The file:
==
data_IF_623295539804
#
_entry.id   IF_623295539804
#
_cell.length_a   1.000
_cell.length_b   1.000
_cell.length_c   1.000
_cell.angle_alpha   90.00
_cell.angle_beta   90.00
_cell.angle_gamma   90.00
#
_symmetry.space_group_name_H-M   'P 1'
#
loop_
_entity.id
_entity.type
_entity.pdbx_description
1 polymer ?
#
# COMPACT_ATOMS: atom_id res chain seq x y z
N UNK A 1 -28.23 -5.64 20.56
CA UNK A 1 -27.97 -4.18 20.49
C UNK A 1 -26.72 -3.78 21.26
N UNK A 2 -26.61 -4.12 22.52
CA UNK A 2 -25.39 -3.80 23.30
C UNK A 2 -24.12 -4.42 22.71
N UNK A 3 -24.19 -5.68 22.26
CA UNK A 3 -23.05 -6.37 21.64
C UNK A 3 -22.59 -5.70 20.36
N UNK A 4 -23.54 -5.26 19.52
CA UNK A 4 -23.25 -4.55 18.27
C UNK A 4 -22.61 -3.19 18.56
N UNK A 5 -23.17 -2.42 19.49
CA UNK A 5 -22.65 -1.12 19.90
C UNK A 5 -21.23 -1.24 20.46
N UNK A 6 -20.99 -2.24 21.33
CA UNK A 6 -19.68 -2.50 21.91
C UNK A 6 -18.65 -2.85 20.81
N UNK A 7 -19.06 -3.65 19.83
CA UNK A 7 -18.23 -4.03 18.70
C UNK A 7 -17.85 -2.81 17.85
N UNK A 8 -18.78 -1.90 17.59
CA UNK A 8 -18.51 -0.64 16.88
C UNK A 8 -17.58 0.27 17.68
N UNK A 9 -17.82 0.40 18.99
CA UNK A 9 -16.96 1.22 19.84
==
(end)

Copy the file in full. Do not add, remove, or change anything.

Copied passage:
data_IF_623295539804
#
_entry.id   IF_623295539804
#
_cell.length_a   1.000
_cell.length_b   1.000
_cell.length_c   1.000
_cell.angle_alpha   90.00
_cell.angle_beta   90.00
_cell.angle_gamma   90.00
#
_symmetry.space_group_name_H-M   'P 1'
#
loop_
_entity.id
_entity.type
_entity.pdbx_description
1 polymer ?
#
# COMPACT_ATOMS: atom_id res chain seq x y z
N UNK A 1 -28.23 -5.64 20.56
CA UNK A 1 -27.97 -4.18 20.49
C UNK A 1 -26.72 -3.78 21.26
N UNK A 2 -26.61 -4.12 22.52
CA UNK A 2 -25.39 -3.80 23.30
C UNK A 2 -24.12 -4.42 22.71
N UNK A 3 -24.19 -5.68 22.26
CA UNK A 3 -23.05 -6.37 21.64
C UNK A 3 -22.59 -5.70 20.36
N UNK A 4 -23.54 -5.26 19.52
CA UNK A 4 -23.25 -4.55 18.27
C UNK A 4 -22.61 -3.19 18.56
N UNK A 5 -23.17 -2.42 19.49
CA UNK A 5 -22.65 -1.12 19.90
C UNK A 5 -21.23 -1.24 20.46
N UNK A 6 -20.99 -2.24 21.33
CA UNK A 6 -19.68 -2.50 21.91
C UNK A 6 -18.65 -2.85 20.81
N UNK A 7 -19.06 -3.65 19.83
CA UNK A 7 -18.23 -4.03 18.70
C UNK A 7 -17.85 -2.81 17.85
N UNK A 8 -18.78 -1.90 17.59
CA UNK A 8 -18.51 -0.64 16.88
C UNK A 8 -17.58 0.27 17.68
N UNK A 9 -17.82 0.40 18.99
CA UNK A 9 -16.96 1.22 19.84